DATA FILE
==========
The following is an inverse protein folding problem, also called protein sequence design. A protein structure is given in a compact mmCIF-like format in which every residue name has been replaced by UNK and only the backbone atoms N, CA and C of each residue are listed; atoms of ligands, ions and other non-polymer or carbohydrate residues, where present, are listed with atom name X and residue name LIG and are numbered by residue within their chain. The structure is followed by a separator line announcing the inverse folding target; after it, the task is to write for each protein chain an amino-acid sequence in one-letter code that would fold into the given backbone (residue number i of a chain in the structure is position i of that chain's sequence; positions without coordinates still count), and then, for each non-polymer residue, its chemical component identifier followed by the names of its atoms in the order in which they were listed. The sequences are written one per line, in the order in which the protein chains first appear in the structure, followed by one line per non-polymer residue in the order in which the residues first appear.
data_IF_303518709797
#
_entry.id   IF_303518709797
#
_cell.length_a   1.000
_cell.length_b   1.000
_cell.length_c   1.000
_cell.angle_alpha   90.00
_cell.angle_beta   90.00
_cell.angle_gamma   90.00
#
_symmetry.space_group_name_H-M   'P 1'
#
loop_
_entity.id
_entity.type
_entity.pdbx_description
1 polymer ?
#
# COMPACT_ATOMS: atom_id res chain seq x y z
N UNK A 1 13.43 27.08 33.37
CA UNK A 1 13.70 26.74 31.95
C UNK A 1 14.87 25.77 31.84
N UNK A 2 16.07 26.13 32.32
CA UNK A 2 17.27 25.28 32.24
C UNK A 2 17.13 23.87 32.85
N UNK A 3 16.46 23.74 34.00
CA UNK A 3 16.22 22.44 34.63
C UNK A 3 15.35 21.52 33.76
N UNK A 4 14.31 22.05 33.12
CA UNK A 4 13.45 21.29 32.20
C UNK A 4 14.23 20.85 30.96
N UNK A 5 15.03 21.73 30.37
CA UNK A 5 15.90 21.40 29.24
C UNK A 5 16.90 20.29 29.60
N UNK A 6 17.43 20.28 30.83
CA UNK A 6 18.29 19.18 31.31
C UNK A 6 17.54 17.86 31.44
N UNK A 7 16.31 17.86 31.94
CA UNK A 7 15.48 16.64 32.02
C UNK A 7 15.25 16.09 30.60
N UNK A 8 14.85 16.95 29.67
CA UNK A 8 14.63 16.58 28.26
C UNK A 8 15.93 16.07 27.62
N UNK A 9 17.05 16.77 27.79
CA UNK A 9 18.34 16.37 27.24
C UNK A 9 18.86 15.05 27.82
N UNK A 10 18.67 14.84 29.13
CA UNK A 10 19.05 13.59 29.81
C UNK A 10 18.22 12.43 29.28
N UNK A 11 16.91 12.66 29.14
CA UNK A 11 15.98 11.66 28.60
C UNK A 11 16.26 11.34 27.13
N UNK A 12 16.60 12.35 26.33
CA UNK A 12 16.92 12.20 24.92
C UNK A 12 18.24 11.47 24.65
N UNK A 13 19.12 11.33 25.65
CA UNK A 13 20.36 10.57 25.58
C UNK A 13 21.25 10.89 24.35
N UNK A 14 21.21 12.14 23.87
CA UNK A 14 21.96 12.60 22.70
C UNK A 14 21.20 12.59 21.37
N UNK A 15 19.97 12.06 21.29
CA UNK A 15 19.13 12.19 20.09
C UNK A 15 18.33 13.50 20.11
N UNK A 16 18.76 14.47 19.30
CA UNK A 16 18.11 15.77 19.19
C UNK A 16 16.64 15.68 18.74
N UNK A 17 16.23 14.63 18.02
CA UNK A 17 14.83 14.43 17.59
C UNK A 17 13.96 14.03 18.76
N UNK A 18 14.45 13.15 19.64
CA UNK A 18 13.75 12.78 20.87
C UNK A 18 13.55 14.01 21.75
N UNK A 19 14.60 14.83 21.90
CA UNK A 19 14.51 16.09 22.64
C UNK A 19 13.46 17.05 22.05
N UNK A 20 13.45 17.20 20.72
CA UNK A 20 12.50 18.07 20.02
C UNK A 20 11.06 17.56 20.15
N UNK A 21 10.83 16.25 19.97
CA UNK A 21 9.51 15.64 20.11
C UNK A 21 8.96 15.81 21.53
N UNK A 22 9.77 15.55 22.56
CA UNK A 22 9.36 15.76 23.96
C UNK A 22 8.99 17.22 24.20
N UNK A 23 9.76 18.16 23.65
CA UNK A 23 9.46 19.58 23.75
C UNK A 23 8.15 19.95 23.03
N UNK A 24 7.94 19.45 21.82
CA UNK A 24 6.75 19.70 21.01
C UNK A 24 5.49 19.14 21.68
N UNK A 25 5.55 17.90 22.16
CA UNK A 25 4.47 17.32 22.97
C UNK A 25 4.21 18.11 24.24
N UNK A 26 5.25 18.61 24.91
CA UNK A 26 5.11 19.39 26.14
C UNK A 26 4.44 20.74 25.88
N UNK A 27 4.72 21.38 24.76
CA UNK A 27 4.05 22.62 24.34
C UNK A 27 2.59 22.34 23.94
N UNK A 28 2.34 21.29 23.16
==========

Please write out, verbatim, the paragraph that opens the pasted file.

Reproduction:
The following is an inverse protein folding problem, also called protein sequence design. A protein structure is given in a compact mmCIF-like format in which every residue name has been replaced by UNK and only the backbone atoms N, CA and C of each residue are listed; atoms of ligands, ions and other non-polymer or carbohydrate residues, where present, are listed with atom name X and residue name LIG and are numbered by residue within their chain. The structure is followed by a separator line announcing the inverse folding target; after it, the task is to write for each protein chain an amino-acid sequence in one-letter code that would fold into the given backbone (residue number i of a chain in the structure is position i of that chain's sequence; positions without coordinates still count), and then, for each non-polymer residue, its chemical component identifier followed by the names of its atoms in the order in which they were listed. The sequences are written one per line, in the order in which the protein chains first appear in the structure, followed by one line per non-polymer residue in the order in which the residues first appear.